The downtown shop (337 14th St.) features a range of surf-style clothing brands in its downstairs storefront and operates an upstairs gallery space, where the owners host shows and events throughout the year. “All these people that love these artists might not have come to the shop otherwise,” said Serrano-Embree, noting that the store’s art openings and other events have played a huge role in promoting the Surf Club brand.
Resurrect owner Kate Morrow said from the start that she wanted to find a way to integrate a gallery component into her shop. “It was always in my business plan. It really keeps the store atmosphere changing.”
And for local designers selling handmade apparel, the mixed-use boutique gives them an opportunity to collaborate with artists.
“I wanted to have fashion in more of a creative context,” said Lisa Aurora Calderón, owner of Tilde, a new Oakland shop (349 15th St.) that had a soft opening in July and is planning a launch event on August 31. “The whole environment is curated.”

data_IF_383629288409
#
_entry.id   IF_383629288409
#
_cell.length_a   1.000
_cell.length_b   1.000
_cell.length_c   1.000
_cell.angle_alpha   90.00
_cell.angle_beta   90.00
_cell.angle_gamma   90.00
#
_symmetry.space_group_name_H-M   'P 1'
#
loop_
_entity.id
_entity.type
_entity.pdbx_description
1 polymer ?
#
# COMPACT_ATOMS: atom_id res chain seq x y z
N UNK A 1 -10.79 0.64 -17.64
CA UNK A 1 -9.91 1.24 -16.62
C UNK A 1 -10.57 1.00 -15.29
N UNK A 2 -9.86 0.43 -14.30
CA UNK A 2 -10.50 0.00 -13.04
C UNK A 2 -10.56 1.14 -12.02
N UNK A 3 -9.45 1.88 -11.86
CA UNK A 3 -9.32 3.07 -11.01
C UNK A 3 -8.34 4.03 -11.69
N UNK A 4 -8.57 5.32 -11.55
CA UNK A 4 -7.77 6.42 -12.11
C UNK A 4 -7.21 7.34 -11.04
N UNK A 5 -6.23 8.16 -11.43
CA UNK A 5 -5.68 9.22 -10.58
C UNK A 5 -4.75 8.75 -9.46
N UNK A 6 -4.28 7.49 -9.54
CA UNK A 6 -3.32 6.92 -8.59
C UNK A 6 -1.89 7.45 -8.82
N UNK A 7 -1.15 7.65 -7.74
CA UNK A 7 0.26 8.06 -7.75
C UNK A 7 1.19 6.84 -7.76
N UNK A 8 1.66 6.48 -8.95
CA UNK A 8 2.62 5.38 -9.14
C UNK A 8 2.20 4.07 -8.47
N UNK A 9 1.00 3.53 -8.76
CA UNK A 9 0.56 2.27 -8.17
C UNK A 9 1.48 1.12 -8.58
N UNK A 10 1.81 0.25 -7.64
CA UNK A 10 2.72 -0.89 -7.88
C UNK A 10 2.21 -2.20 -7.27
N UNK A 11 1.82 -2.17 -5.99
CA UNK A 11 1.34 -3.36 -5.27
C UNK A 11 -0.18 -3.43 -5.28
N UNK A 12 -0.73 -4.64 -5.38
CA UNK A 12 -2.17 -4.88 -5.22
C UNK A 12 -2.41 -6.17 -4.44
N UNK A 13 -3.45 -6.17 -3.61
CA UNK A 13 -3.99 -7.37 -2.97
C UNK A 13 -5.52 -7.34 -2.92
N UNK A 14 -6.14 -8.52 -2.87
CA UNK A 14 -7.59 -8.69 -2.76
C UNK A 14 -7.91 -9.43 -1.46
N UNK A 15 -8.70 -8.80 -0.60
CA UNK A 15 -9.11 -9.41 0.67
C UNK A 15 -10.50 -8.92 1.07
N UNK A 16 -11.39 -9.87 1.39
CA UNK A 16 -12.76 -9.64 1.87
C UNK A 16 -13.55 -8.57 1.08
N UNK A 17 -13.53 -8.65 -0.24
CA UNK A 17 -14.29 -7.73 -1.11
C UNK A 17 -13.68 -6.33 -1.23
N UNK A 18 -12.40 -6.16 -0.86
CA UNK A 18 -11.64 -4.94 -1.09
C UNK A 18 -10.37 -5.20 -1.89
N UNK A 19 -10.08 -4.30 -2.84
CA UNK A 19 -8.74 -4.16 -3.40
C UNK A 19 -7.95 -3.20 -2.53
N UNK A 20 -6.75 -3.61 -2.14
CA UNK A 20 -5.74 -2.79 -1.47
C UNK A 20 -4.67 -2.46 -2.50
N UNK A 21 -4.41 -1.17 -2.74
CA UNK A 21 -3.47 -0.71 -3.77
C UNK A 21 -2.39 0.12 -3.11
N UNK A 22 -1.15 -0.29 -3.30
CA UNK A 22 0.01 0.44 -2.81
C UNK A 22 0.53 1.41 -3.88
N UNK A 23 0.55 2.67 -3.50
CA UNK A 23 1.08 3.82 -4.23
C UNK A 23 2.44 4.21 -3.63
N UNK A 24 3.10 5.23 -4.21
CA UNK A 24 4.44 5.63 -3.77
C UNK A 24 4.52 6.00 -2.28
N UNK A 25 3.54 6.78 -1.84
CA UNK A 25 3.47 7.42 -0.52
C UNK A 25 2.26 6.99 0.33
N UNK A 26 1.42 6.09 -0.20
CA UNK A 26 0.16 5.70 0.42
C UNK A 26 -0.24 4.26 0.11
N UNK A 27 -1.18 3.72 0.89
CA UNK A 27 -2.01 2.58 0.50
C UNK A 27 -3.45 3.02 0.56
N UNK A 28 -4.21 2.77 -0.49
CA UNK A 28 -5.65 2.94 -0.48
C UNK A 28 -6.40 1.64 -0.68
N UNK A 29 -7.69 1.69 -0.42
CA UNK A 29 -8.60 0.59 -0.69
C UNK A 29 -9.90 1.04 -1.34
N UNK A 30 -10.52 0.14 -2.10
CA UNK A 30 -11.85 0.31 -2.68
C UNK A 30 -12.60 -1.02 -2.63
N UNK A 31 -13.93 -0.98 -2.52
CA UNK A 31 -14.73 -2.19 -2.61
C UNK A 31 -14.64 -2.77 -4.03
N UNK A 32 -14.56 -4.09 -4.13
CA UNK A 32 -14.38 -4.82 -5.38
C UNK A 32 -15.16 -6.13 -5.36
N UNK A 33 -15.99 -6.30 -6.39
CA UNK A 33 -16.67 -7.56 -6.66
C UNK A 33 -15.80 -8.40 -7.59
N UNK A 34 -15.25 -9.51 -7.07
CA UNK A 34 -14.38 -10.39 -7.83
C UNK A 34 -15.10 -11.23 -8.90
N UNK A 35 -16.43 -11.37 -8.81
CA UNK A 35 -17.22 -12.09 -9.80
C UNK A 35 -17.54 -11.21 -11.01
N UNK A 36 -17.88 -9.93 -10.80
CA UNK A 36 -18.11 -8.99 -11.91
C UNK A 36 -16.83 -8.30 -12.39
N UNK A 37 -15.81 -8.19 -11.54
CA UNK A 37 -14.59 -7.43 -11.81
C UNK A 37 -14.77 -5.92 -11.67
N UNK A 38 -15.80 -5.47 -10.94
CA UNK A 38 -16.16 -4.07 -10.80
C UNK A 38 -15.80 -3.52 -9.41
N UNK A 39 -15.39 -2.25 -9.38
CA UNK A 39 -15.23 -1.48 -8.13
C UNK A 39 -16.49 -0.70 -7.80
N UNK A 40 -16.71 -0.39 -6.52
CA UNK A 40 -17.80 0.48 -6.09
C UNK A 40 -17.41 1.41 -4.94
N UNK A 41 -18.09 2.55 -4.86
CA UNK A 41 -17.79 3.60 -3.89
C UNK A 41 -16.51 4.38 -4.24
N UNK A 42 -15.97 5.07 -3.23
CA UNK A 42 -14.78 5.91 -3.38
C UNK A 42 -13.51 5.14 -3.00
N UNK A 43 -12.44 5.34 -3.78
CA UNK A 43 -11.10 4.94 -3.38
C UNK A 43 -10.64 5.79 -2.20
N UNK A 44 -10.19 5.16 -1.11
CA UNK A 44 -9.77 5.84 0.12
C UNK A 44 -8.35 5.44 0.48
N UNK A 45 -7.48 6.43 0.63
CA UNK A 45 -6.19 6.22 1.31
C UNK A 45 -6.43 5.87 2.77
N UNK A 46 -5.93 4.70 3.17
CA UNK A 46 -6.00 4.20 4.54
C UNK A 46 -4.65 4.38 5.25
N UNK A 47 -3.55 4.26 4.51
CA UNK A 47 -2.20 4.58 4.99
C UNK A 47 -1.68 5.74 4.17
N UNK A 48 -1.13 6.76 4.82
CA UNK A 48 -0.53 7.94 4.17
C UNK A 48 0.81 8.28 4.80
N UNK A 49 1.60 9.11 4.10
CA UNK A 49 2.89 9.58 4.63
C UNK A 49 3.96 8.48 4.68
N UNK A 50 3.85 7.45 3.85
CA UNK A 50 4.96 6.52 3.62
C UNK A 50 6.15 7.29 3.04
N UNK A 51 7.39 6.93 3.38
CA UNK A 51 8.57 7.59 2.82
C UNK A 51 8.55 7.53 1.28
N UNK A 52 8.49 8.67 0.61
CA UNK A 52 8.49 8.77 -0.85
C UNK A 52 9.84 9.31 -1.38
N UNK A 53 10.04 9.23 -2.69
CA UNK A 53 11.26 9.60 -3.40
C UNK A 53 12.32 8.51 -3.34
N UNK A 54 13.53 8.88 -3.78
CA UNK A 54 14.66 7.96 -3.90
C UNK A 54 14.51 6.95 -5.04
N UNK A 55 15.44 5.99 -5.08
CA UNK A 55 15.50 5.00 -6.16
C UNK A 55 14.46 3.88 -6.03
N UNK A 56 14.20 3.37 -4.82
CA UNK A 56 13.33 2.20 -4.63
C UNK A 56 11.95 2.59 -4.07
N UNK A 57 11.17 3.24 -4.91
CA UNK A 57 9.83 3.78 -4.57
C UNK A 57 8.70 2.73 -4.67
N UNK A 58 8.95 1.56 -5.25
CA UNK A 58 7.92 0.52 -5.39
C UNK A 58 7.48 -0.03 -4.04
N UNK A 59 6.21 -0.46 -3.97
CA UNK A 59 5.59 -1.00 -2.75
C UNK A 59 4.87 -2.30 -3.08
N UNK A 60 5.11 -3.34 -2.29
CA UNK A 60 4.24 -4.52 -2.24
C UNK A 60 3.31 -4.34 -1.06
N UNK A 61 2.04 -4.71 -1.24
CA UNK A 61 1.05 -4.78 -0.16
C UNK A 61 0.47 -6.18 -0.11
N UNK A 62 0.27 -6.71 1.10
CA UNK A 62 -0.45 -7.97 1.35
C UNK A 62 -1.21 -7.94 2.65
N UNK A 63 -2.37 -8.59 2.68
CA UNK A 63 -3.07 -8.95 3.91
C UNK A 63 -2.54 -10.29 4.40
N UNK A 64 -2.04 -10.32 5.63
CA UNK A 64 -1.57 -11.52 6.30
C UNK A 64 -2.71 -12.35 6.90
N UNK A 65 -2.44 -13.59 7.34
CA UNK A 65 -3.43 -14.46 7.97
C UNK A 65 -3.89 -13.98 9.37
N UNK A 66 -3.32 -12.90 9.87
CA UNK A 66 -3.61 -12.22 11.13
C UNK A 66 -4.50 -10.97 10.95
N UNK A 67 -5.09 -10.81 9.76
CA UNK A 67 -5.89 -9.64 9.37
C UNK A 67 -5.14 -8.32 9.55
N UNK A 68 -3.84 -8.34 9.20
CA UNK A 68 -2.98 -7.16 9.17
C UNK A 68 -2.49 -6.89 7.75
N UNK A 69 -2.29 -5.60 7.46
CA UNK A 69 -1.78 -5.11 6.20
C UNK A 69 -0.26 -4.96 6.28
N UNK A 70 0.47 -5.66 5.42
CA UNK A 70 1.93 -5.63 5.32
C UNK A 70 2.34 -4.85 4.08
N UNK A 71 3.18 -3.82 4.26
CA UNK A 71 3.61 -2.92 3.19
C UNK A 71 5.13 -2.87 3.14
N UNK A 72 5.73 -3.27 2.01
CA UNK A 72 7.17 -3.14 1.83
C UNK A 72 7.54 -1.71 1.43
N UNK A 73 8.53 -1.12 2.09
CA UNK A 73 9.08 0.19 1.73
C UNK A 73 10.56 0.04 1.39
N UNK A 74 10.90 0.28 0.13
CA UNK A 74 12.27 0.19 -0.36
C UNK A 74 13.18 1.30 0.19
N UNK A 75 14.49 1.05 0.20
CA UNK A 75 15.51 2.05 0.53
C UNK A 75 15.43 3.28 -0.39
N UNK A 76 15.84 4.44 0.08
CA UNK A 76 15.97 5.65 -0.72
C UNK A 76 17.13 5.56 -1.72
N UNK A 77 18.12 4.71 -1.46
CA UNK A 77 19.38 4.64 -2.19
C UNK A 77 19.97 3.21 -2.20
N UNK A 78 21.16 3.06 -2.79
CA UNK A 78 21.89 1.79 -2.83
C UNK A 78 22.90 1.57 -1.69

Tilde is a clothing shop that primarily features 1980s and 1990s vintage styles in partnership with WRN FRSH, an Oakland-based brand, as well as Aurora’s own handmade dresses and jewelry. The shop also has vintage arcade games and an upstairs library and reading room run by Libros Libres, a group that does local book events, and gives away free books at Tilde.
In addition, Tilde will feature rotating artists and host regular art-related events, said Calderón, who also is a co-founder of Naming Gallery, an art space next door. She said she wanted to open a retail space that was accessible to a wide range of people. “People can come in and put a quarter in an arcade machine … or go upstairs and get a free book.”
At the Oakland jewelry boutique and art gallery Crown Nine (515 9th St.), owner Kate Ellen said she, too, wanted to open a store that felt more like a community space than a purely commercial one. “Part of what the art does, that the other stuff in the store doesn’t, is it creates opportunities for events and for people to come together,” said Ellen, a jewelry designer who hosts quarterly art shows at the shop. “And Oakland is a city of artists.”
And partnering with artists makes her day-to-day business more enjoyable: “It’s a personal preference. I just want art around me.”